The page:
Producer: Joe Roth
Director: Lou Adler
Screenplay: Rob Morton
Cinematography: Bruce Surtees
Film Editing: Tom Benko
Cast: Diane Lane (Corinne Burns), Ray Winstone (Billy - Vocals for The Looters), Peter Donat (Harley Dennis), David Clennon (Dave Robell - The Agent), John Lehne (Stu McGrath), Cynthia Sikes (Alicia Meeker), Janet Wright (Aunt Linda's Friend Brenda), Mia Bendixsen (pregnant girl in ladies' room), Laura Dern (Jessica McNeil), Stuart Ferguson (Gold Key D.J.), Marin Kanter (Tracy Burns).
C-87m.

by Millie De Chirico
The Gist (Ladies And Gentlemen: The Fabulous Stains) - The Gist

The Gist (Ladies and Gentlemen: The Fabulous Stains) - THE GIST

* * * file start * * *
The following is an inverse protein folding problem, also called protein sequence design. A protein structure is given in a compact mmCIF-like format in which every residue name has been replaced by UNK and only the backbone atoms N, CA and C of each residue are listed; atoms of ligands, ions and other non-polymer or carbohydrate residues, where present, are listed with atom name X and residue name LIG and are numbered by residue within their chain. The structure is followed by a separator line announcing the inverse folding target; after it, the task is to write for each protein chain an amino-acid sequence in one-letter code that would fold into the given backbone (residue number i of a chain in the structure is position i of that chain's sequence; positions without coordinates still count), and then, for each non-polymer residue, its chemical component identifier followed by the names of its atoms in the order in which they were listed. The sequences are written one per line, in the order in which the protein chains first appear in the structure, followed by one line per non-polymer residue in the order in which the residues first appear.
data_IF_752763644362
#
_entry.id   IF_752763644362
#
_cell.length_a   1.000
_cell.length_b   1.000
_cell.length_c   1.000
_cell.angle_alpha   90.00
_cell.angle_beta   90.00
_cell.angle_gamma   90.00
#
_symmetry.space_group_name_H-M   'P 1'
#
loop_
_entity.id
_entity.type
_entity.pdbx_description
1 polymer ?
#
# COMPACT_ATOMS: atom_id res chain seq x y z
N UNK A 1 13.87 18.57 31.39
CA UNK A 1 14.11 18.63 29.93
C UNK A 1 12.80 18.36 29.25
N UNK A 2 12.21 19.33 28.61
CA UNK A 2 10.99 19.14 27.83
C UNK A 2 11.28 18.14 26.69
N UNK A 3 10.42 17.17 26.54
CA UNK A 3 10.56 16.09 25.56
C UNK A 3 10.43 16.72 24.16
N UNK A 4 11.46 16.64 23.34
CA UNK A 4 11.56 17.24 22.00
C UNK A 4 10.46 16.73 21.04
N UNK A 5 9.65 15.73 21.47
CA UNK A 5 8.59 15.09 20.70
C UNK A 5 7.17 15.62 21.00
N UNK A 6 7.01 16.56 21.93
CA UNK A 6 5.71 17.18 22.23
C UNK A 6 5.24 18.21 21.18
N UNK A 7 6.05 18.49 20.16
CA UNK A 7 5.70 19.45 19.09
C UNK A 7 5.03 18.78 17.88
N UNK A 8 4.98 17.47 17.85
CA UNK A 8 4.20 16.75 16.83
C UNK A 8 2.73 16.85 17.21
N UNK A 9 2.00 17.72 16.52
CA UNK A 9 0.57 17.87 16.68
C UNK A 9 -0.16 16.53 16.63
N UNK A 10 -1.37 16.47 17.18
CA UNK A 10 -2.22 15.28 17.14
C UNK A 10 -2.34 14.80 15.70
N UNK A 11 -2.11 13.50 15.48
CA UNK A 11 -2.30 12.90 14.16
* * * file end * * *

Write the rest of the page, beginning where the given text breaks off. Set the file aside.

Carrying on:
If you were lucky enough to have cable television in the 80's and happened to be staying up late on a Friday or Saturday night, you might have been able to catch the film Ladies and Gentlemen, the Fabulous Stains (1982) on Showtime or maybe the late night television program, "Night Flight". The classic tale of an all-girl punk band trying to make it into the big time was never officially released on home video and save for a few art house theater screenings and the occasional bootleg that would pop up, the film has been virtually unattainable. The story behind Ladies and Gentleman, the Fabulous Stains is a messy and complicated one. It was riddled with production problems, an editing process that took over a year to complete, and after all was said and done, Paramount Studios decided to shelve the film for over 20 years. Director Lou Adler, who was best known for his work in the music industry (he was the manager of many classic acts, including The Mamas & The Papas and Carole King), had directed one other film before The Fabulous Stains: the Cheech & Chong classic Up in Smoke (1978). Adler at least had a wealth of talent involved, including Academy Award Winner screenwriter Nancy Dowd, 15 year old actor Diane Lane as the lead (coming off her very first movie, A Little Romance [1979]), and real-life punk rock musicians from current acts such as The Sex Pistols , The Tubes, and The Clash. Dowd, who had previously won an Academy Award for penning the Hal Ashby-directed Vietnam veteran saga Coming Home (1978), had been inspired by punk rock band The Ramones to write ...The Fabulous Stains. She hired punk rock columnist Caroline Coon, who had done much of the initial writing about the UK punk scene years in previous years, to lend her expertise to the costumes and make up on the film. When it seemed like everything was in place, shooting began and things started coming apart at the seams. Dowd and Adler reportedly did not see eye to eye, with Dowd claiming she felt pushed out of the production by virtually everyone. She even claimed that she was groped by one of the cameramen. Dowd eventually took her name off the film completely and used a pseudonym instead. Adler also took over a year to edit the film after shooting wrapped up, allegedly changing the ending several times. Once Ladies and Gentleman, the Fabulous Stains was completed, it was previewed at a few test screenings and the response was so poor that Paramount decided not to release it at all. Many of the cast and crew hadn't even seen the film in its entirety after it was completed. Perhaps it was the serious unavailability of Ladies and Gentleman, the Fabulous Stains over the years that created its rabid cult following, but the film itself is unique in that it captures a genuine place and time in the music culture, yet has a message that seems relevant. Diane Lane first appears in the movie on a 60 Minutes-type news show as Corrine Burns, a young gal being interviewed about being recently orphaned and fired from her last job. She's smoking and unaffected, applying heavy makeup and giving sarcastic answers to every question she's asked, talking about a band she's in with her sister (Marin Kanter) and her cousin (Laura Dern) called The Stains. Corrine eventually gets backstage at a local punk rock concert featuring The Looters (featuring real-life Sex Pistols' musician Paul Cook plus Steve Jones and Paul Simonon from The Clash, and actor Ray Winstone on lead vocals) playing opener to an aging 70's hard rock band called The Metal Corpses (starring Tubes singer Fee Waybill as lead singer "Lou Corpse"). When Lou asks his tour manager Lawnboy (Barry Ford) to find a new opening act, he hires The Stains for their very first gig. Needless to say, The Stains barely know how to play their instruments. After a few painful notes which leave the audience disinterested and running towards the doors, Corrine finally rips off her trench coat and hat to reveal little more than a see through blouse and underwear, a crazy two-tone skunk striped hairdo, and outrageous red makeup. Corrine begins to taunt the audience and goes into a tirade about "not putting out" before leaving the stage. Corrine's antics eventually capture the attention of a local news anchor who waxes philosophical over the band's provocative look while promoting their next shows on air. Suddenly the word spreads and the Stains gain a following. Young girls from all over begin dressing like Corrine and attending the shows in hoards, claiming Corrine as a quasi feminist icon. The Stains start playing better (their sound is very reminiscent of underground girl group The Shaggs and many of the riot grrrl bands to come) and are getting bigger and better gigs thanks to their newfound fame. Looters lead singer Billy (Winstone) tries to school Corrine on the nature of the business while trying to give her some emotional support but she hardly pays attention; The Stains were now an overnight sensation and Corrine was now calling for The Looters to be THEIR opening act! The Stains seemed to have finally made it...but will their fame last? Despite the unevenness of the pacing at times and the occasional gaps in plot (perhaps due to the lengthy editing process), Ladies and Gentlemen, the Fabulous Stains still manages to be very entertaining. The topics of media-created fame, gimmick over true talent, and the sexualization of young female musicians are all touched on in the film and the movie is also a great glimpse into the early 80's punk scene. It's amazing that Adler managed to score members of The Clash and The Sex Pistols while they were still in their heyday. Fee Waybill gives a memorable performance as the washed up Lou Corpse; it's a shame he wasn't able to make more films. The real treat however is 15-year old Diane Lane as the tough acting, rebellious Corrine "Third Degree" Burns. Fans of Lane will definitely be able to see her emerging talent as an actress of great promise in this film. Despite all the problems Ladies and Gentleman, the Fabulous Stains has suffered along the way, there is a happy ending to the story; fans that have been waiting to see the film finally got their wish in September of 2008 when Rhino Records released the movie on DVD, including commentary tracks with Lou Adler and a very entertaining joint commentary track with Laura Dern and Diane Lane. Producer: Joe Roth Director: Lou Adler Screenplay: Rob Morton Cinematography: Bruce Surtees Film Editing: Tom Benko Cast: Diane Lane (Corinne Burns), Ray Winstone (Billy - Vocals for The Looters), Peter Donat (Harley Dennis), David Clennon (Dave Robell - The Agent), John Lehne (Stu McGrath), Cynthia Sikes (Alicia Meeker), Janet Wright (Aunt Linda's Friend Brenda), Mia Bendixsen (pregnant girl in ladies' room), Laura Dern (Jessica McNeil), Stuart Ferguson (Gold Key D.J.), Marin Kanter (Tracy Burns). C-87m. by Millie De Chirico